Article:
• Mangudya's tenure as has been widely criticized for his handling of monetary policies, inflation, and financial stability, making him one of the poorest-performing governors in Africa
  • The introduction of the Bond Notes failed to alleviate the cash shortage and stimulate the economy, while the reintroduction of the Zimbabwe dollar resulted in hyperinflation
  • The foreign currency auction system faced inefficiencies and delays in fund payments, contributing to inflationary pressures

Harare- Dr. Panonetsa John Mangudya, the current Central Bank governor, is set to step down from his position in April 2024, marking the end of his 10-year tenure. Taking his place will be John Mushayavanhu, the Chief of FBC Holdings. It remains to be seen whether the newest John will bring any notable changes to the economy, failed by Mangudya. However, following the conclusion of his tenure, Mangudya will embark on a new leadership role in the Mutapa Investment Fund, a complex and challenging field.

Contrary to the further expectations placed upon him by government, Mangudya has been widely regarded as one of the poorest performing governors, not only within the borders of the nation he serves but also in comparison to other African counterparts given how he tackled monetary policies, inflation and financial stability. This has raised concerns about the effectiveness and functionality of the Mutapa Investment Fund, as Mangudya's skepticism calls into question its potential success. The prospect of having two individuals with a track record of failure, Mr. John Bond and Chipo Mutasa, serving in key positions within the Fund further reinforces the notion that it may face numerous challenges and setbacks.

Mangudya's tenure  has been marked by significant failures in three crucial areas: currency stability, financial stability, and fostering economic growth and employment. When he assumed office in 2014, Zimbabwe’s inflation was below 2%. However, within a span of just five years, the country descended into hyperinflation more than once. In addition to the troubling inflationary episodes, between 2019 and 2020, Zimbabwe's GDP experienced a decline, resulting in a technical recession.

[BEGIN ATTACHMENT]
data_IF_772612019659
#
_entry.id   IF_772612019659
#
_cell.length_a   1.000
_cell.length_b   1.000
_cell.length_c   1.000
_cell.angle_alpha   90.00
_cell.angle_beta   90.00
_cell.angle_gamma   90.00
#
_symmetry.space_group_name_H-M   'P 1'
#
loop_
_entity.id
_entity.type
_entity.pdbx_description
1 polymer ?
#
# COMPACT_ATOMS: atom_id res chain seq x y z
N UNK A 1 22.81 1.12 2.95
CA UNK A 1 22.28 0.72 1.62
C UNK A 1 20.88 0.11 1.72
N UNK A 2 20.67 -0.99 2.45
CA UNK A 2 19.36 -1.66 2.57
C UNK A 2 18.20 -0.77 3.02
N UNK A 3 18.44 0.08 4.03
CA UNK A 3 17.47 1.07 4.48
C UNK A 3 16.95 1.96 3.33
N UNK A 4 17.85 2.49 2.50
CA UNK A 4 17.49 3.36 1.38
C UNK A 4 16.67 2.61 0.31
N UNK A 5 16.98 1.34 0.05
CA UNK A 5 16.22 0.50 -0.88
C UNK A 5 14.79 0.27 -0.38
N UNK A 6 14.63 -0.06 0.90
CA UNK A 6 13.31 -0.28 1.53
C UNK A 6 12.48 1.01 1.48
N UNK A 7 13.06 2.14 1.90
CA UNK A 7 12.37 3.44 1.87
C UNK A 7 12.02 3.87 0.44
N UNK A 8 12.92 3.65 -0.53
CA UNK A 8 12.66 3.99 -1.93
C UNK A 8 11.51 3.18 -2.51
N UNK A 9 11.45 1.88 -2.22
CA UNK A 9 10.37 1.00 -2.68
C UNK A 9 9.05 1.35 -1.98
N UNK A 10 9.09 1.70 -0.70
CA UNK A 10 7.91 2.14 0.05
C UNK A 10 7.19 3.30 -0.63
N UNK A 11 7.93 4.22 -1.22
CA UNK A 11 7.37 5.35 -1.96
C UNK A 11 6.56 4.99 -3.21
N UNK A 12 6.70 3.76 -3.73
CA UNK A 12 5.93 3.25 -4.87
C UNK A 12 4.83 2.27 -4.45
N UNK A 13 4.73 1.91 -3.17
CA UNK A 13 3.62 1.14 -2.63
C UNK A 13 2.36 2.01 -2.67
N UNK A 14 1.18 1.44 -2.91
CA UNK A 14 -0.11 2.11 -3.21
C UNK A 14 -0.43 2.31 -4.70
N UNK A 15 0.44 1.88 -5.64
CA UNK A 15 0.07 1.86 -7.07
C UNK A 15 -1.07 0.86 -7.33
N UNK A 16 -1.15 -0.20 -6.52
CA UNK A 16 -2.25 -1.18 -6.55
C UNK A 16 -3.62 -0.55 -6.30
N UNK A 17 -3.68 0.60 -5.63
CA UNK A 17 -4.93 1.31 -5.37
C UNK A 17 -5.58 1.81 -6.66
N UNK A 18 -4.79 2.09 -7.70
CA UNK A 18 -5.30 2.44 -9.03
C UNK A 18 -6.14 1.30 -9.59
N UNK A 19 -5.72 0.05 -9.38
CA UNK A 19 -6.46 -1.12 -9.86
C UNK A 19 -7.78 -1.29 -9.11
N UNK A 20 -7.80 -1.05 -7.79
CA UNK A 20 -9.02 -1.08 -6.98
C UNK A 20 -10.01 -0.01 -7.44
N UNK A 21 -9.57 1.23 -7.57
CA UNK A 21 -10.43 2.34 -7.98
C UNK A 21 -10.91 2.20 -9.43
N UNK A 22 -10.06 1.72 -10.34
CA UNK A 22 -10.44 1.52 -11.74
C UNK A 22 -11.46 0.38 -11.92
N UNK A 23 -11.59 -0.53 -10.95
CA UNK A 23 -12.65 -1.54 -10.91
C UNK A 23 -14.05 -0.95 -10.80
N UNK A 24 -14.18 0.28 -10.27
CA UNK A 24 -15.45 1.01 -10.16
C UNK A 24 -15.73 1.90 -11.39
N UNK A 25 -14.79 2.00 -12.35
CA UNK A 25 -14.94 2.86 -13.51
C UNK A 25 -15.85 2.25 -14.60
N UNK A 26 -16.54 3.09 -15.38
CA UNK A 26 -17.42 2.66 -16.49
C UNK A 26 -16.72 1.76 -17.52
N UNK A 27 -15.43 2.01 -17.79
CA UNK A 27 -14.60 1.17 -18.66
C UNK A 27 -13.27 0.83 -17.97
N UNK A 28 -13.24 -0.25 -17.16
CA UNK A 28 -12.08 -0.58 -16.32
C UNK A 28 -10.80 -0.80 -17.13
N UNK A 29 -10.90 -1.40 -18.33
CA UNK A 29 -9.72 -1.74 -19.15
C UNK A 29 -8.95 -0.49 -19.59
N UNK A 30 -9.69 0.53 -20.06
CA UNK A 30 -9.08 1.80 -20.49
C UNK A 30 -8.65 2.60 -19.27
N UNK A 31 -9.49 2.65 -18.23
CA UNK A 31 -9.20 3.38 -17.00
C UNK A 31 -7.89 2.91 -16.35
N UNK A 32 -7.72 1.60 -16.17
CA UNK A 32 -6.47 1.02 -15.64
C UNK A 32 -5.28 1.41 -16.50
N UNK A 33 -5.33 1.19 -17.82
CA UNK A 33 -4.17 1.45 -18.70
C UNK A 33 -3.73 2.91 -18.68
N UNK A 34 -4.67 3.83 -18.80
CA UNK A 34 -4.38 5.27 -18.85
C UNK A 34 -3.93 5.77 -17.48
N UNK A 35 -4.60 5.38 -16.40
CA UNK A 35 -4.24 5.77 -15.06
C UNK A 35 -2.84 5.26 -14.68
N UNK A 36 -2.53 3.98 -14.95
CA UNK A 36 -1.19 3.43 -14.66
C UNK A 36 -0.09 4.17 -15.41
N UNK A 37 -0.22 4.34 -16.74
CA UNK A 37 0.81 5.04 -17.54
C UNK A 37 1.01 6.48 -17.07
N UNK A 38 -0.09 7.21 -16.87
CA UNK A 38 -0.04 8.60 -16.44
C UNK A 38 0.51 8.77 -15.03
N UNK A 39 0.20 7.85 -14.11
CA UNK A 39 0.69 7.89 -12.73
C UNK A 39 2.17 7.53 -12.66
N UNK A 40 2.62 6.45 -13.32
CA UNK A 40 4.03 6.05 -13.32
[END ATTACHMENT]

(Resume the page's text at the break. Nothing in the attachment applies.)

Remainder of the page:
Mangudya has gained notoriety for his inability to effectively address price and financial stability, resulting in record-high interest rates and inconsistent policy enforcement. His performance has been widely criticized, leading to significant negative consequences. In a notable recognition of his shortcomings, in 2021, Mangudya was ranked as the worst central bank governor in Africa by Global Finance magazine, receiving a grade of C. This ranking further underscores the prevailing sentiment regarding his performance and highlights the magnitude of the challenges faced under his leadership.

Introduction of Bond Notes

One significant aspect associated with Mangudya's tenure was the introduction of the Bond Note, a surrogate currency implemented in November 2016. The rationale behind its introduction was to address the severe cash shortage and stimulate the economy by incentivizing exporters. The Bond Notes were intended to be equivalent in value to the United States dollar and were backed by a bond facility with Afreximbank. However, the promise of the Bond Notes being on par with the US dollar never materialized.

In a society facing a scarcity of cash, the government saw an opportunity to introduce its own currency and divert US dollars from the public into its own coffers. Businesses were promised Bond Notes in exchange for the US dollars they held tallied at 1:1. However, this scheme turned out to be a scam, as the Bond Note failed to fulfill its three primary roles as a medium of exchange, store of value, and unit of account. Lacking economic fundamentals to support its value, the Bond Note caused more complications rather than alleviating the situation. The 5% incentive offered for exchanging US dollars led to an excessive supply of the currency in the market.